The Co-op on Walton Road, Liverpool 4 was a huge building that was a Mecca for shoppers for many years. The basement housed a furniture store and a chemist's shop. The ground floor was for groceries, clothing and soft furnishings, while the first floor was Co-op offices and the banking services.
The second floor was the famous Blair Hall that was used for dancing and social gatherings. The third floor was more of an attic or turret room and it was used by the telephone staff and served all of the offices in the building.
The Co-op was always a hive of activity when I went there as a child with my mother and sister in the Nineteen Fifties. Money was always scarce for people still suffering from the after effects of World War 11 so shopping at the Co-op made good sense. Not only were there bargains to be had, but there was also 'The Divvy!'
Shoppers were given a number (I can still remember ours!) and each purchase gained a 'dividend' that would be totted up over a period and eventually a voucher would be issued to buy more goods. This was the forerunner of the present day shop loyalty card. The store on the ground floor had assistants that would take the money and the 'Divvy Card.' A Heath Robinson cylinder type device would convey these items up to where the office staff overlooking the area would inspect them, and then return the marked card and any money that was due in change. As children we thought these devices were the height (no pun intended) of technology, as they soared up on wires to the waiting cashiers in the galleries above. We looked on open mouthed with our heads nodding in unison as the cylinders returned, jerking like ski-lifts back to where we were standing. As we left we stared back in wonder at this scientific miracle.
It was second only to going to The Grotto at Christmastime!

Blair Hall's entrance was at the side of the Co-op in Christopher Street. There were several flights of stairs to be climbed to gain admittance to the hall. This must have been good exercise for the many bands that played there in the early sixties. These included Gerry and The Pacemakers and The Beatles.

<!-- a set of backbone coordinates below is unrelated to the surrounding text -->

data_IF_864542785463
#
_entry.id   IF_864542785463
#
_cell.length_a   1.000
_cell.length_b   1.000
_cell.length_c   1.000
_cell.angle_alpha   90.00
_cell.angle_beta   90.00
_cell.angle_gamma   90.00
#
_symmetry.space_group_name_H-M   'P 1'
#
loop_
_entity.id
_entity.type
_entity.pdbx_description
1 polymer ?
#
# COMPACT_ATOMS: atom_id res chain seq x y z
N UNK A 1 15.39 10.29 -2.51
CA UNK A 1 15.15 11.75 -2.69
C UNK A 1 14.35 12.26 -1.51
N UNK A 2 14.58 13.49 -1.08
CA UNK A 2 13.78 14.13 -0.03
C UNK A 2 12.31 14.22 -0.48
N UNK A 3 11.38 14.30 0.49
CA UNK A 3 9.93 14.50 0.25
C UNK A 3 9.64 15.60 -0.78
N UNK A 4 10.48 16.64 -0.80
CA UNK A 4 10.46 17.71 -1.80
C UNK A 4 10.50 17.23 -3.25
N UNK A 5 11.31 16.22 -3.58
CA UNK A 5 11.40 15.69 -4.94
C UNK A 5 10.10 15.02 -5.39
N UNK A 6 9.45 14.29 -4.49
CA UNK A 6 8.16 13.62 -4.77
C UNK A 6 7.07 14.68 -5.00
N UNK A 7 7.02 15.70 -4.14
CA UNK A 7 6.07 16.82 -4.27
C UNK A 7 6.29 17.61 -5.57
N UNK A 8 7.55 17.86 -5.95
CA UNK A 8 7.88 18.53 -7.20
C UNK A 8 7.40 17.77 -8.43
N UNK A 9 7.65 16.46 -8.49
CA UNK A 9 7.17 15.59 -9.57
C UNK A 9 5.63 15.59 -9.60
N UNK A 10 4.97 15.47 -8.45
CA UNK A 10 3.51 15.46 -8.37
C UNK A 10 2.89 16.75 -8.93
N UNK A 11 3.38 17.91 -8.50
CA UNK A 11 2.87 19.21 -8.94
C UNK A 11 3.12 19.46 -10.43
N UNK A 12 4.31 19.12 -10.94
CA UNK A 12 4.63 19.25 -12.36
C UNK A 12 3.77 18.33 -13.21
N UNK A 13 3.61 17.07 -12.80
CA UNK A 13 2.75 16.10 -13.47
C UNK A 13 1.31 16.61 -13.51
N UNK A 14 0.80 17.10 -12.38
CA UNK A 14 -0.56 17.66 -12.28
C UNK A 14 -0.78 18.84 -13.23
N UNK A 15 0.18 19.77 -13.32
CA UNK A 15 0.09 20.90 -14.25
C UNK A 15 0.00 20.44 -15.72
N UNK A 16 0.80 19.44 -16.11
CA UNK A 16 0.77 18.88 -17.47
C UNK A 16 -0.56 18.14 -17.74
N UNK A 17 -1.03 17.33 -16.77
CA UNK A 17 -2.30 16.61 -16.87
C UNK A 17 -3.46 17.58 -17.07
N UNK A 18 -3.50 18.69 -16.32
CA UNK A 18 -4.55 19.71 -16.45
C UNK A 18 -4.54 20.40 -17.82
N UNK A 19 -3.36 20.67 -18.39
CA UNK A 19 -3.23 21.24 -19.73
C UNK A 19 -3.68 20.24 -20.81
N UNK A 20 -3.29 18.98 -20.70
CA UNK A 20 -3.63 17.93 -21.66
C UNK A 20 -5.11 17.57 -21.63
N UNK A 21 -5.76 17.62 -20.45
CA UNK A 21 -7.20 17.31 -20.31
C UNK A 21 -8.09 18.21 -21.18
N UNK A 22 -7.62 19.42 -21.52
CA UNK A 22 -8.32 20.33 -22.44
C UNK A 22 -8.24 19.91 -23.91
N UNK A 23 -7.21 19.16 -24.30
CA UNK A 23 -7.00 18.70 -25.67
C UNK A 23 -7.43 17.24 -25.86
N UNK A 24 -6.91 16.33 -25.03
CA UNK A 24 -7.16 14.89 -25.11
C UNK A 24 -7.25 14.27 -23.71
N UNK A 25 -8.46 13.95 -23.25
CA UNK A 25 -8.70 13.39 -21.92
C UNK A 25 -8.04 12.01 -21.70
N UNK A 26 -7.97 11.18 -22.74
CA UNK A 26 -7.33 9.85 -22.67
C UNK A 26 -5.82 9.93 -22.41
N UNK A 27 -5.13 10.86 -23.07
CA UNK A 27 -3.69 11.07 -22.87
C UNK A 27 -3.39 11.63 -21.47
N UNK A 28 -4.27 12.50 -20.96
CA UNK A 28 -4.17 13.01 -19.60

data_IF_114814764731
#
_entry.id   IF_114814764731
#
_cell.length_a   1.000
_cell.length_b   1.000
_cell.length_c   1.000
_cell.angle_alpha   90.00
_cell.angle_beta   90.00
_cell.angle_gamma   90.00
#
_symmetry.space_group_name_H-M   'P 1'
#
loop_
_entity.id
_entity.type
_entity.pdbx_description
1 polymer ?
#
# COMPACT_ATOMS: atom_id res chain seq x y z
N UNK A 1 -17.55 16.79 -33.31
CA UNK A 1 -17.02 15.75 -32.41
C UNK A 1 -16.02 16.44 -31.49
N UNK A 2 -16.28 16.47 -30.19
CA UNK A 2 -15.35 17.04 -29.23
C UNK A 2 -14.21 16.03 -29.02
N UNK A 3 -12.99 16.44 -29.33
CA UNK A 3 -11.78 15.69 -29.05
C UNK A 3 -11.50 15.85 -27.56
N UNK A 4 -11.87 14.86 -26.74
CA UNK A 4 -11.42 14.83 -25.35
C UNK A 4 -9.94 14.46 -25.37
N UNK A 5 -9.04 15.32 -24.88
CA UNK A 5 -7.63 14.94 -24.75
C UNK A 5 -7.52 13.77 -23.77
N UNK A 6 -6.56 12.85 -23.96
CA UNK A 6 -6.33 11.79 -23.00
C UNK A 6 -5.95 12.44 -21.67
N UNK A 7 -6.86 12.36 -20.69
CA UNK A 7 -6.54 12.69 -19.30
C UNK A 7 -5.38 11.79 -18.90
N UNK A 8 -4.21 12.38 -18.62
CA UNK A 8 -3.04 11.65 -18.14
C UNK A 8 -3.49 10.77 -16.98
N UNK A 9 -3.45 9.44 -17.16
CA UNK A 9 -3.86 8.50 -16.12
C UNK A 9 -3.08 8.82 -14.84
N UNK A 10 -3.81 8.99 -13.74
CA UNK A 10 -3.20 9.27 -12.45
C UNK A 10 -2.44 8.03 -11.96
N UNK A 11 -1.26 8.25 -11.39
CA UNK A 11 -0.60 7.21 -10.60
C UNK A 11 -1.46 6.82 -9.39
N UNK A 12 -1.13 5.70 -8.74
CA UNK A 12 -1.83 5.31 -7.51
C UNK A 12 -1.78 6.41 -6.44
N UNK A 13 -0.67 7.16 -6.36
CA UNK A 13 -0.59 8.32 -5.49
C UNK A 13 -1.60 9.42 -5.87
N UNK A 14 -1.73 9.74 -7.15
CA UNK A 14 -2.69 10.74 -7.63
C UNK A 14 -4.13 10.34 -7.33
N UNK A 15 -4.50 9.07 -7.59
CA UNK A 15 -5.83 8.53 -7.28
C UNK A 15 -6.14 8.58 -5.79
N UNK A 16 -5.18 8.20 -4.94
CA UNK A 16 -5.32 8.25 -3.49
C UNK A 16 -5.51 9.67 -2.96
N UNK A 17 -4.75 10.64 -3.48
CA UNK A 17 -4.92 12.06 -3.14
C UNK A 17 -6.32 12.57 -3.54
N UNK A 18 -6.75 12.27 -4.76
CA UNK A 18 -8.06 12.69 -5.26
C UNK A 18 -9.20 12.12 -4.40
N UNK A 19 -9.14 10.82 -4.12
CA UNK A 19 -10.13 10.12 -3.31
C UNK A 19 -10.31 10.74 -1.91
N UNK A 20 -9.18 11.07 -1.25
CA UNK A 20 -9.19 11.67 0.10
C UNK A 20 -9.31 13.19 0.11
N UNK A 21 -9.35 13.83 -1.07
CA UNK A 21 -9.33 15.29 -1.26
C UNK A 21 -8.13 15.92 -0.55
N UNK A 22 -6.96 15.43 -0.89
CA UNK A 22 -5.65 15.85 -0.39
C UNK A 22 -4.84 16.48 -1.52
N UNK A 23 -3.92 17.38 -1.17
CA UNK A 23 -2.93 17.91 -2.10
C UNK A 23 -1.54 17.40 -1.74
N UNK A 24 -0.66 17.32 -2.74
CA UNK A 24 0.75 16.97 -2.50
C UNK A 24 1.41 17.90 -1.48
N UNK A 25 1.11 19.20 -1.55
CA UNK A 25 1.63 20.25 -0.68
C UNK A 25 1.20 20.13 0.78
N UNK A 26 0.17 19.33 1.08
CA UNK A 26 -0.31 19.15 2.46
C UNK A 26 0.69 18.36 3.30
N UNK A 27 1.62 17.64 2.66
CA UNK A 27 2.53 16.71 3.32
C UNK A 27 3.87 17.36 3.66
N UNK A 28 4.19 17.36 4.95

My own special memories of the venue came a while later though, as in the late Sixties I became a big fan of The Hillsiders. I thought then and I still do today that the lead singer of the band, Kenny Johnson, had the best voice of any British Country Music singer. The band played twice a week at the venue, on Sunday and Tuesday evenings. The other, also very talented members of the band were Joe Butler, Brian Hilton, Ronnie Bennett and Brian 'Noddy' Redman. My wife and I started a fan club for the band and we went to support them whenever we could in the North West.
The Hillsiders went to Nashville and made LPs with Bobby Bare and George Hamilton 1Vth. They worked with Bill Anderson, Conway Twitty, Loretta Lynn etc at the Wembley Festivals in London and they were the first British band ever to appear on The Grand Ol' Opry. They had their own BBC TV series too!
I remember sometimes at Blair Hall that I had to turn people away and only admit the fan club members, due to the fire regulations on safety.
Other local bands that appeared with The Hillsiders included Phil Brady and The Ranchers, The Stringdusters (later becoming Harvey),The Kentuckians, Western Union, Hank Walters and the Dusty Road Ramblers etc. I saw Kenny Johnson with a hand picked band of musicians at the Mathew Street Festival on the bill with Albert Lee and Hogan's Heroes. 'Still Country after all these years' as Paul Simon almost said!



By Briant Briant

This story was added on 21st May 2011

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